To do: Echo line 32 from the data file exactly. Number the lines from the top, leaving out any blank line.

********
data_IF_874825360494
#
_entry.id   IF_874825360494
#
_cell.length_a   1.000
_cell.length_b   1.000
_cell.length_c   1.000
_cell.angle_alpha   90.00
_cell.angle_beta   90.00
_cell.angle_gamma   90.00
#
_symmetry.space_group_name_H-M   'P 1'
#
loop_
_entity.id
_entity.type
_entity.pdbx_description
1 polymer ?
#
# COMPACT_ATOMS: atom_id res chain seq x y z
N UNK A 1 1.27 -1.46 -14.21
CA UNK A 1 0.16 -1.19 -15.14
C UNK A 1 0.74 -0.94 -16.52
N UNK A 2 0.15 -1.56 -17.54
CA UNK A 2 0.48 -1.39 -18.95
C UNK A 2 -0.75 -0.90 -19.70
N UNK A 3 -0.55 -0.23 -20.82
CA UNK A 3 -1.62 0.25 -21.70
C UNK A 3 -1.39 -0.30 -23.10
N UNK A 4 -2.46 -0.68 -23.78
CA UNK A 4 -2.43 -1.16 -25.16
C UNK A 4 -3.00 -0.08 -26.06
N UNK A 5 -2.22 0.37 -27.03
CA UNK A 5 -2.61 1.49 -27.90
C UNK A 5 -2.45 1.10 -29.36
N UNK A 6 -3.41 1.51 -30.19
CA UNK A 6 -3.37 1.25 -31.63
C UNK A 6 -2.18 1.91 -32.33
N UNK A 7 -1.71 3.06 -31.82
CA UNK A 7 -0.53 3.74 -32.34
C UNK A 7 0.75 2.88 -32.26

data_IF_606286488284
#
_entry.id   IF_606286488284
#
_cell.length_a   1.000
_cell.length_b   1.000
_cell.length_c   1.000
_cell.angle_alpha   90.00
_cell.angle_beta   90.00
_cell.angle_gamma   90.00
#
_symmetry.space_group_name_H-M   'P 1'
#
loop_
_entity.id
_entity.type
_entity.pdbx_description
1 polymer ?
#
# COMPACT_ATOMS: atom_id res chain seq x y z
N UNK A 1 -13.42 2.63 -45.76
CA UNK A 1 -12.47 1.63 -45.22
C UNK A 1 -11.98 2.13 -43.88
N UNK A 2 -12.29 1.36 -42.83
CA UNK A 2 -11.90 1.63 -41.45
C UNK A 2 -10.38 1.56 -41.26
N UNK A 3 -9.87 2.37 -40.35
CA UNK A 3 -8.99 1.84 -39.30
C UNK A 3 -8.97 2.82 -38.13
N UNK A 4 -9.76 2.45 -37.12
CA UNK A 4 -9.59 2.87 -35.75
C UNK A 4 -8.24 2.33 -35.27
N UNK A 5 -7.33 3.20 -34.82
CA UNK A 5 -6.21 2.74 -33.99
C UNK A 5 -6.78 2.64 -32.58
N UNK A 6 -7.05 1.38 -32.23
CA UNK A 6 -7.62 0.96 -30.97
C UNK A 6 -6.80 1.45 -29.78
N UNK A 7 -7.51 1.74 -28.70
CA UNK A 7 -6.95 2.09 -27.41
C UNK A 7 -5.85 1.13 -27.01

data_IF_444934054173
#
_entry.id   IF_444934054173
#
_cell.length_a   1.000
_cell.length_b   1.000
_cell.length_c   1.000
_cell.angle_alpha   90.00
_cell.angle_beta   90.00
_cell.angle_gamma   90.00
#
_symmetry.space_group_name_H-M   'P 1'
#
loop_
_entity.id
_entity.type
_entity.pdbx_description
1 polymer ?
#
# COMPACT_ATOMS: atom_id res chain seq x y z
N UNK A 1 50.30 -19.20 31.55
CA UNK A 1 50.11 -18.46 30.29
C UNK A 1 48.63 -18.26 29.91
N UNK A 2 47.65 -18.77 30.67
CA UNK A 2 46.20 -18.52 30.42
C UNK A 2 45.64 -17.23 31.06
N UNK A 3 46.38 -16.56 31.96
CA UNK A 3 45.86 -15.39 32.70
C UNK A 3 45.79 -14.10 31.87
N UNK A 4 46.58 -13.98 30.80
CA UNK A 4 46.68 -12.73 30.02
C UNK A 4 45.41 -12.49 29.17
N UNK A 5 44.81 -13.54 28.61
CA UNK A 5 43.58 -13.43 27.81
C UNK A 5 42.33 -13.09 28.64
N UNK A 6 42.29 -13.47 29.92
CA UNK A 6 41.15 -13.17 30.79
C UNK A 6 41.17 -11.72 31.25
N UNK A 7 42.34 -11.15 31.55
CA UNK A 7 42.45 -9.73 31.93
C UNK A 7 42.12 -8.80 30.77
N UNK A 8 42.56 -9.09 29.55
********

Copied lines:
C UNK A 4 -3.00 -0.08 -26.06